disbelief is contingent upon
a portal - point of passage if you will.  One willingly enters into 
an arena - a spatial condition - an architectural gesture - which is 
indicative of a transition point.  One leaves the quotidian and 
enters into a space which is constructed to lend itself to a willing 
suspension of disbelief.  The most obvious example of such a space is 
that of a theatre - a film theater.

Indeed, the siting of both De Maria's and Turrell's work - at least 
that which I have experienced - does not speak to a quotidian 
experience nor do their specific sitings.  Arguably, they could be 
said to appeal to a secular spiritualism.  Their sitings and context 
demand a distinct mode of interaction - one that demands a commitment 
of time and engagement.

However, these works do exist concurrently with other practices which 
directly engage with the quotidian, inclusive of the announcement 
pasted below as well as those .  For those of you in the East Coast 
of the USA,  perhaps some of you have participated in past events and 
I would welcome your voices.

More later -



The FM Ferry Experiment
live broadcast from the
Staten Island Ferry

concept and programming by:
neuroTransmitter (Valerie Tevere + Angel Nevarez)

September 14, 15, 20, 21, 22,
27, 28, 29 - 2007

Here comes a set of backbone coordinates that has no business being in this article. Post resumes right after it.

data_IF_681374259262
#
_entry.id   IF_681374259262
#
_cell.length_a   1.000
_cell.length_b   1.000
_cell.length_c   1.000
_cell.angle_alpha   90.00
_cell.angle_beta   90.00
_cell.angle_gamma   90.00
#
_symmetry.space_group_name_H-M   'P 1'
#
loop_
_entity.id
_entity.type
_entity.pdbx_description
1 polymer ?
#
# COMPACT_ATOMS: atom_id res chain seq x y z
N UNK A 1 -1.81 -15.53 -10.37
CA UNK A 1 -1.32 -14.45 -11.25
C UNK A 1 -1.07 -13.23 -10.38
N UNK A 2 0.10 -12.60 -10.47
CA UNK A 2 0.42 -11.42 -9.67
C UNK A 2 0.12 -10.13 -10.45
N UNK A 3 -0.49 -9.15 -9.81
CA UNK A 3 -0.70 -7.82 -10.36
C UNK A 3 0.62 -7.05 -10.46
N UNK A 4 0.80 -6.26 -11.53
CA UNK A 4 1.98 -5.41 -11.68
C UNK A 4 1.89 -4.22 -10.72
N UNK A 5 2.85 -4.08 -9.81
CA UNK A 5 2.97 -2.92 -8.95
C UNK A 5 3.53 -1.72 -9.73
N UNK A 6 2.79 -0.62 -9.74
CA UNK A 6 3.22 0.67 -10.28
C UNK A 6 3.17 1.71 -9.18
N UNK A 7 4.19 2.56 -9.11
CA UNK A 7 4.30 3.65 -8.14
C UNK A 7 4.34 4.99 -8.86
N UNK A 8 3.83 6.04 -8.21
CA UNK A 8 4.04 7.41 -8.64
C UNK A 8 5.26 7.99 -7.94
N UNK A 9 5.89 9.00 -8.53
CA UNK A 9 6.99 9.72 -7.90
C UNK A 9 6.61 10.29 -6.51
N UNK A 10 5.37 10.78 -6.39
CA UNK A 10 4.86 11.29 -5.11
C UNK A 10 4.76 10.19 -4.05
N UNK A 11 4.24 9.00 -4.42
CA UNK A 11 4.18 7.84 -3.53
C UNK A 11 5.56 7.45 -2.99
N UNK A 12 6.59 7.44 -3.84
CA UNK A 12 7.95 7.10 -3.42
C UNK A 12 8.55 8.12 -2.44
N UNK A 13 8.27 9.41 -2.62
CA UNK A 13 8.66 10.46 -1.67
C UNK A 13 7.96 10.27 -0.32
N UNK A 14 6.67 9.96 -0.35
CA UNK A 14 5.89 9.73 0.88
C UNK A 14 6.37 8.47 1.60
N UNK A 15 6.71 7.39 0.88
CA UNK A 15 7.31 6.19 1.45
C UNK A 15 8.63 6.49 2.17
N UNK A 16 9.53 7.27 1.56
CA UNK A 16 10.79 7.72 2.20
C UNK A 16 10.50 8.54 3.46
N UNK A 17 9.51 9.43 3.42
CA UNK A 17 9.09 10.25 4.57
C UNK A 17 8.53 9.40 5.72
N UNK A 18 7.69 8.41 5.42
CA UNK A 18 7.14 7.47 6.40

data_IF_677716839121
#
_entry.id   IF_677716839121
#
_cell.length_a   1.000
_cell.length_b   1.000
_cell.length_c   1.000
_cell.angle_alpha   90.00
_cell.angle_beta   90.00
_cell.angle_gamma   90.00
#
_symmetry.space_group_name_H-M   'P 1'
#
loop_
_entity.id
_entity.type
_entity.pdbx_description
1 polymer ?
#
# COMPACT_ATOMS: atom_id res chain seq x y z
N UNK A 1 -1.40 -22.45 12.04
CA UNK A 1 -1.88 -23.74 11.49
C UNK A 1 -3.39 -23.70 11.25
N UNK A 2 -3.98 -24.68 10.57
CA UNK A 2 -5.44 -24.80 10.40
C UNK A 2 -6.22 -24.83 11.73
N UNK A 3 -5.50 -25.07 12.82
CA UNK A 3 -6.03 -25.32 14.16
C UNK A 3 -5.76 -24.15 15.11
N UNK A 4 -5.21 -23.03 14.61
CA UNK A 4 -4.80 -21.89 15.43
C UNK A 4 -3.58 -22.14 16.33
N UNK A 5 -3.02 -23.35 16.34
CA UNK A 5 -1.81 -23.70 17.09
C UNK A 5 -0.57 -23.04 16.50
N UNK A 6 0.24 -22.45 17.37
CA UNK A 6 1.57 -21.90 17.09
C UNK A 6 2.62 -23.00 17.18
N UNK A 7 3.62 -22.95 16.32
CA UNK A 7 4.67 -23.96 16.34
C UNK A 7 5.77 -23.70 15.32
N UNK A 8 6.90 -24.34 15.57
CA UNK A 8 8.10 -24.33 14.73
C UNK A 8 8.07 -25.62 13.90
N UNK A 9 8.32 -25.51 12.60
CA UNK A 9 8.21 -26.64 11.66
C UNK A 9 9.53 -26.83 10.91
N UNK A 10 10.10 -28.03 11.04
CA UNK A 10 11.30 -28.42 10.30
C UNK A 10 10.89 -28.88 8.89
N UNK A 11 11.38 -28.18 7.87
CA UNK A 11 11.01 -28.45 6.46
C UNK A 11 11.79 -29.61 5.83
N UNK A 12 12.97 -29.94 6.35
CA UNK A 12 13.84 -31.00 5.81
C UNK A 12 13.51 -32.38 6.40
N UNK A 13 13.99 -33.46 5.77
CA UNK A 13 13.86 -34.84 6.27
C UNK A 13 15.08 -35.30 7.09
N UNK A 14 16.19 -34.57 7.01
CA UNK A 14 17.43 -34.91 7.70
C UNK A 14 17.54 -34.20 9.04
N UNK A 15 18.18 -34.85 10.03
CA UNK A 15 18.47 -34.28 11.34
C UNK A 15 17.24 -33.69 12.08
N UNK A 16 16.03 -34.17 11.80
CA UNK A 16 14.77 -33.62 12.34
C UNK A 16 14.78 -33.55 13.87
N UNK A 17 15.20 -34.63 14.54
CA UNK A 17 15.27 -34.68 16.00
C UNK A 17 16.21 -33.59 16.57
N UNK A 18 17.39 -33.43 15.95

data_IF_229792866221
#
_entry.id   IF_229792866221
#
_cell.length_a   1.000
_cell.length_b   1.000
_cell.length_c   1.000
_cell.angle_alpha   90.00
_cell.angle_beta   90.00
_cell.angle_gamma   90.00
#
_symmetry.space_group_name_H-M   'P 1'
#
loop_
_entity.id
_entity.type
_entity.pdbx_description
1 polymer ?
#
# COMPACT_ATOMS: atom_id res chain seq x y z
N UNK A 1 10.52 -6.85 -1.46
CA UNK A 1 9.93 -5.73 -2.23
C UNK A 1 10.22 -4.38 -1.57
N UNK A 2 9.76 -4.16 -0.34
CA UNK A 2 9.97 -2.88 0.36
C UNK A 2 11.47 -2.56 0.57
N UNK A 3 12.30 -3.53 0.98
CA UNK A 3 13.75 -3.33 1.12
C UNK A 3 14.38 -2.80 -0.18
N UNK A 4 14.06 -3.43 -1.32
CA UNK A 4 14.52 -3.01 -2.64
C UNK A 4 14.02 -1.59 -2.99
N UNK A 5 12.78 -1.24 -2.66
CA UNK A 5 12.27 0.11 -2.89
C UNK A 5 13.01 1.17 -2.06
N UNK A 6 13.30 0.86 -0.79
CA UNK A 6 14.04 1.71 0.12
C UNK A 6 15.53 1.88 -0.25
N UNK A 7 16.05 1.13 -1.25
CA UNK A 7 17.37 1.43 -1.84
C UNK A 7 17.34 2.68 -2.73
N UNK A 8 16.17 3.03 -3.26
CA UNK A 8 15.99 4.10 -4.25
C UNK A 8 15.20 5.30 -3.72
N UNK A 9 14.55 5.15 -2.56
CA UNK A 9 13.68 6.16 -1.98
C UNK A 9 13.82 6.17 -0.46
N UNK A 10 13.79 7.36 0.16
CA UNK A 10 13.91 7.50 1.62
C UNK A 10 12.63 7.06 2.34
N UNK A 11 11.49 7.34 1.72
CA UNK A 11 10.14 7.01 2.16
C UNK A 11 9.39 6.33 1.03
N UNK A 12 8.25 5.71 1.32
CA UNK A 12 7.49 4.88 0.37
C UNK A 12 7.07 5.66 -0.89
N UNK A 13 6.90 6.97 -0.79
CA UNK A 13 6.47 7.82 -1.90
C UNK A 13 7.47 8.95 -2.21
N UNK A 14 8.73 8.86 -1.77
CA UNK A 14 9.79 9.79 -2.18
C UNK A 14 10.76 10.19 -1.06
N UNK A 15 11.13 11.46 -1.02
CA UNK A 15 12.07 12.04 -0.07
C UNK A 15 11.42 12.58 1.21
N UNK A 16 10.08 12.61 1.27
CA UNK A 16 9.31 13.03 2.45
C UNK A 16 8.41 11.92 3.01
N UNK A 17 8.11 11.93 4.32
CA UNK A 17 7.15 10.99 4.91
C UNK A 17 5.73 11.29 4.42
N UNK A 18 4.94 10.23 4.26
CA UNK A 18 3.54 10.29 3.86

12 - 4 pm EST (NYC)

WSIA 88.9FM <> 

Hurricane Deck of the
Staten Island Ferry
reached via:
Whitehall Terminal -- 1 Whitehall St. Manhattan
St. George Terminal - 1 Bay St.
Staten Island <> 

For eight days in September, neuroTransmitter presents The FM Ferry 
Experiment, a project which transforms the Staten Island Ferry into a 
floating radio station, broadcasting out to the NYC region as it 
continuously travels between Staten Island and Lower Manhattan.

In 1967, The New York Avant-Garde Festival (1963-1980) founded by 
Charlotte Moorman, landed on the Staten Island Ferry for 24-hours. In 
the spirit of this festival, The FM Ferry Experiment integrates 
broadcast and performance into one of New York's most traveled public 
spaces, expanding its architecture out into the airwaves, engaging 
publics on the ferry and on-the-air.

Live programs consisting of performances, lectures, and conversations 
will take place on the Staten Island Ferry, and will be broadcast 
along with music, sound, and ambient noise via WSIA 88.9 FM and <> 

In-studio performances and appearances by:
31 Down, Dafne Boggeri, Ralf Homann, Jesal Kapadia & Sreshta 
Premnath, Tianna Kennedy, Emily Jacir & Jamal Rayyis, Edward Miller, 
School of Missing Studies with Peter Ferko, Xaviera Simmons, Brooke